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Sharepoint AddIn with Angular 4 and WebPack

, 11 Mar 2018
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SharePoint Add-In for displaying SP List data with Angular 4. Using NPM, WebPack, TypeScript, SP CSOM, Rxjs and ag-Grid

Introduction

Accessing, manipulating and updating Sharepoint data can be done in several different ways. New Sharepoint Framework (SPFx) is currently in focus, but you can manipulate Sharepoint data using modern technologies relying on Sharepoint REST API.

Add-In which is a result of this article can access data either from Sharepoint Online (I'll be using that so bear in mind) either from Sharepoint on premise. Data comes from Sharepoint list and it can detect changing of data if it occurs. Displaying of data is done by using ag-Grid control and Rxjs observables.

This article will show how to access Sharepoint list data by using Angular4, Typescript and NPM. Focus is mainly on how to create, setup and pack everything into one project and NOT teaching how to make an SharePoint Add-In, Angular or JS programming.

So, look at it as a blueprint which can be easily modified to have Vue or React SPA instead of Angular.

Background

Coming from Sharepoint 2010 webpart development, it took some time to adapt to fast moving front-end development that was very different to our server side code with a just light JS/JQuery helpers to speed things up.

So, the goal was to try and package all current front-end goodies in a Sharepoint Add-In. While there are some articles on this subject, none of them was complete enough and I had to dig deeper when I tried to package Angular app "properly". By properly, I mean using aspx page as a landing page, no manual copying/editing of files in project and so on.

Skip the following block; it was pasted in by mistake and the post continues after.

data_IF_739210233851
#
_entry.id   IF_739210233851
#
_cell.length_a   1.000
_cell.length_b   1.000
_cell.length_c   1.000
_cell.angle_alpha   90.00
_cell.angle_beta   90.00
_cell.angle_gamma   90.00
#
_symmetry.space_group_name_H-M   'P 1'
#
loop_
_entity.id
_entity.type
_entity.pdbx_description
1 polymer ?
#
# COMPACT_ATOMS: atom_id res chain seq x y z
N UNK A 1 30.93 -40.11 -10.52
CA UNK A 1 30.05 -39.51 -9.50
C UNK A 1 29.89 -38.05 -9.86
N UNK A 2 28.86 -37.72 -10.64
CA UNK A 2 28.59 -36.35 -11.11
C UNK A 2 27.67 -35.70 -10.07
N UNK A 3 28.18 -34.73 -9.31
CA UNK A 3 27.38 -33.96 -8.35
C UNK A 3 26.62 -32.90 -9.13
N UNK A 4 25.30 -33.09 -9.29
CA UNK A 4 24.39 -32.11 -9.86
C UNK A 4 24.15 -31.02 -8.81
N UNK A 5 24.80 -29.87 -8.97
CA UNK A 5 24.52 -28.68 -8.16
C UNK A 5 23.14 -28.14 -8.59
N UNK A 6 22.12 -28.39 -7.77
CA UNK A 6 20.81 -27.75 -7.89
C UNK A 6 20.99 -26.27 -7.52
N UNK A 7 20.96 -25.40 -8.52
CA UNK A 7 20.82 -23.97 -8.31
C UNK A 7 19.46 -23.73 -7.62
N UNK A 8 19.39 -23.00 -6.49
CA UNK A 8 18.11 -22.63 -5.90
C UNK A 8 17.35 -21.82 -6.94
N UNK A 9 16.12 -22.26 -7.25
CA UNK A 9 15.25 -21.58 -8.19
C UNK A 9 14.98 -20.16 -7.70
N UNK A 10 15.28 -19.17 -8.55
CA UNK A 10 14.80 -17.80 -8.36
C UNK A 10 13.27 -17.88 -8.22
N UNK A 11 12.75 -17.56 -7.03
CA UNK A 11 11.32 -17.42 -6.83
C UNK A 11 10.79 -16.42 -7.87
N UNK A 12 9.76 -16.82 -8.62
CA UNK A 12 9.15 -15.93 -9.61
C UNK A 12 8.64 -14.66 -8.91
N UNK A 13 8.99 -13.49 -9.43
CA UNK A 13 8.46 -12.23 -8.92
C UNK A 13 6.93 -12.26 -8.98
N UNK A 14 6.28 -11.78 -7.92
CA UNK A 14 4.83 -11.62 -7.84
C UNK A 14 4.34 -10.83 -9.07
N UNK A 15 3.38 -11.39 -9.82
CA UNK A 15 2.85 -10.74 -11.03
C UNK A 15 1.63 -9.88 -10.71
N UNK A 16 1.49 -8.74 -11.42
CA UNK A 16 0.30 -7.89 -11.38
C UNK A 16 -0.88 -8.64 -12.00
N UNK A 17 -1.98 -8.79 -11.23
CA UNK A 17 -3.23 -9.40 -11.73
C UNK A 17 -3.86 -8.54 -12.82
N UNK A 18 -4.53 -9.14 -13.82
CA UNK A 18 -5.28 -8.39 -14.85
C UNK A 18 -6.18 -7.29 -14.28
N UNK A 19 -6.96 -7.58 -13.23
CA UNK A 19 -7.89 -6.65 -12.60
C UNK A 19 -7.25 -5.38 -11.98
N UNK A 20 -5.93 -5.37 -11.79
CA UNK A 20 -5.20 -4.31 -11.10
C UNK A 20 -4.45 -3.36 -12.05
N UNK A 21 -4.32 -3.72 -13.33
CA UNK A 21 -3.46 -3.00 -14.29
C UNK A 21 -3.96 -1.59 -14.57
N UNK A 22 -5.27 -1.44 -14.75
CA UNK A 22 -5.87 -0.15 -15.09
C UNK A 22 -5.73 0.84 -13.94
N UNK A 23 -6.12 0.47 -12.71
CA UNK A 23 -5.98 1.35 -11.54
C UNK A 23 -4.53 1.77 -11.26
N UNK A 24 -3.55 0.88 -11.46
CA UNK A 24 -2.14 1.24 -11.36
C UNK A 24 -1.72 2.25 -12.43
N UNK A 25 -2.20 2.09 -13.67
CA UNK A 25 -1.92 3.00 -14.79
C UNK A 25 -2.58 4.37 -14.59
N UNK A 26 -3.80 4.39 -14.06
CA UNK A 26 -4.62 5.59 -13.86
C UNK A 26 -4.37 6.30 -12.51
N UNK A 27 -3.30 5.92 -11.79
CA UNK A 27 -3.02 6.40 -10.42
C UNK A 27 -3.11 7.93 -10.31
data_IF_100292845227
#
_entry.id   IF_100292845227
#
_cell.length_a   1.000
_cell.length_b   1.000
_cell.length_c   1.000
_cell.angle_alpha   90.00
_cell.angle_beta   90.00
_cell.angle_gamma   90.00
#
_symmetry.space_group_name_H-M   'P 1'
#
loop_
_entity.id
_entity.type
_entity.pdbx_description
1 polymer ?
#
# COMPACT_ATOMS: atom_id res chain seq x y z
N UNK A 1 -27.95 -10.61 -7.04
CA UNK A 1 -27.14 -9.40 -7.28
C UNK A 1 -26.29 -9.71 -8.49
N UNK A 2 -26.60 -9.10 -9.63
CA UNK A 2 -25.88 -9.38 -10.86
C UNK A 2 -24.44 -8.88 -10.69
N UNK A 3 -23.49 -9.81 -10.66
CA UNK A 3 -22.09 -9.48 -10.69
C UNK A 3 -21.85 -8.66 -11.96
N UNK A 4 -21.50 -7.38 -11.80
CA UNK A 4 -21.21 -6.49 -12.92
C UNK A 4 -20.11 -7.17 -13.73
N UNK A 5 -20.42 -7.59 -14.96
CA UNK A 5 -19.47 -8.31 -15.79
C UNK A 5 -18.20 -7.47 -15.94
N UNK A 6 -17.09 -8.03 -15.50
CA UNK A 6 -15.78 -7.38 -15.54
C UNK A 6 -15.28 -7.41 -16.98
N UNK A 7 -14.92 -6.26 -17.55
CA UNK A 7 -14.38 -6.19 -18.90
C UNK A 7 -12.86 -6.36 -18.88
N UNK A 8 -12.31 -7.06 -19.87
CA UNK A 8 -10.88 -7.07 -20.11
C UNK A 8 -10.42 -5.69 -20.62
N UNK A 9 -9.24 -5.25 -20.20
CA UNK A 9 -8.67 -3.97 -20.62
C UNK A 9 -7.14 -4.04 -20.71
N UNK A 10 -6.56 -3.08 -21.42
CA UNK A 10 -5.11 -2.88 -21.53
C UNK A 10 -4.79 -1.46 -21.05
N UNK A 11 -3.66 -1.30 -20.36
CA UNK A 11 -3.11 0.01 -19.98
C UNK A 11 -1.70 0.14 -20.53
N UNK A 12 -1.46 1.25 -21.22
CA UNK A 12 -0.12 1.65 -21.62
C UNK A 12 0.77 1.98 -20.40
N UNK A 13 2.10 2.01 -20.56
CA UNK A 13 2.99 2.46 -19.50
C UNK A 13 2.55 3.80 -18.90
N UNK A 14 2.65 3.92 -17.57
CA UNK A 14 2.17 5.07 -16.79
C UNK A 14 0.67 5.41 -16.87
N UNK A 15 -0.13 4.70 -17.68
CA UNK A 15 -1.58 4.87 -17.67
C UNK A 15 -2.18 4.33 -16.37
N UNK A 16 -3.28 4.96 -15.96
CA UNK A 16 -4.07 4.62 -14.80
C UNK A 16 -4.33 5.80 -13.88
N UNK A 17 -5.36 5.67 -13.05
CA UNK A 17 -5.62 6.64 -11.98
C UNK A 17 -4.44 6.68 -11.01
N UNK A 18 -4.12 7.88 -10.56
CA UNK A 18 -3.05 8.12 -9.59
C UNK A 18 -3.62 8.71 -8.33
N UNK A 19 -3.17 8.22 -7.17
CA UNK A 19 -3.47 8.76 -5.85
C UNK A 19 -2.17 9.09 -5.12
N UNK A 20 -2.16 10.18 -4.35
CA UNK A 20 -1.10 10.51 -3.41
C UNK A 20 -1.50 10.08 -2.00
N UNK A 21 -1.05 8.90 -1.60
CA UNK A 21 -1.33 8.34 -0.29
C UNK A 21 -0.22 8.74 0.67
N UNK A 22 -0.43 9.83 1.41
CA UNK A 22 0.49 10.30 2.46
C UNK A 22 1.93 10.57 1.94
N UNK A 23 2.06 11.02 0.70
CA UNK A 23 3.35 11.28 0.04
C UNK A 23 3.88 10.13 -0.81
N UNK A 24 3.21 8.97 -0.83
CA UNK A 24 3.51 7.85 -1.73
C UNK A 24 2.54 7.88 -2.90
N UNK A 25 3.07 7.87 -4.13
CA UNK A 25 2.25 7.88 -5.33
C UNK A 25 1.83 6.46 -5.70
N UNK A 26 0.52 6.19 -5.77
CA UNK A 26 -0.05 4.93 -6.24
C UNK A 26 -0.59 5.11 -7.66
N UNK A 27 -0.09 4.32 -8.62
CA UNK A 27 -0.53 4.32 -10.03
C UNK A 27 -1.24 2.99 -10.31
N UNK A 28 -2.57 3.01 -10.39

I've picked up quite a few tricks from these two articles, so take a look at them also:

The Setup

There is a bit of setting up environment, so let's get that done.

Visual Studio

I'm assuming that you have Visual Studio 2017. I'm using Professional edition, but you're welcome to try the Community edition. It's required that you have Office templates installed so you can create Sharepoint Add-In project.

You'll need NPM Task Runner Tool for Visual Studio. You can get it at VS Marketplace. We'll use this tool later on to automate the entire build process.

NPM + Webpack

Front end guys love changing their tools and frameworks quite frequently and sometimes it's hard to keep track, at least for me. To make sure Angular4 part of Add-In can be transpiled and properly bundled, I've used Webpack module bundler which does all the heavy lifting for you.

To use both Angular and Webpack, you need to install NPM (Node Package Manager). You can download it from Node JS official site.

After installing NPM, it's time to install Webpack. You can run npm commands both from console or you can do it from VS Pacakage Manager Console.

To download and install Webpack, run this command: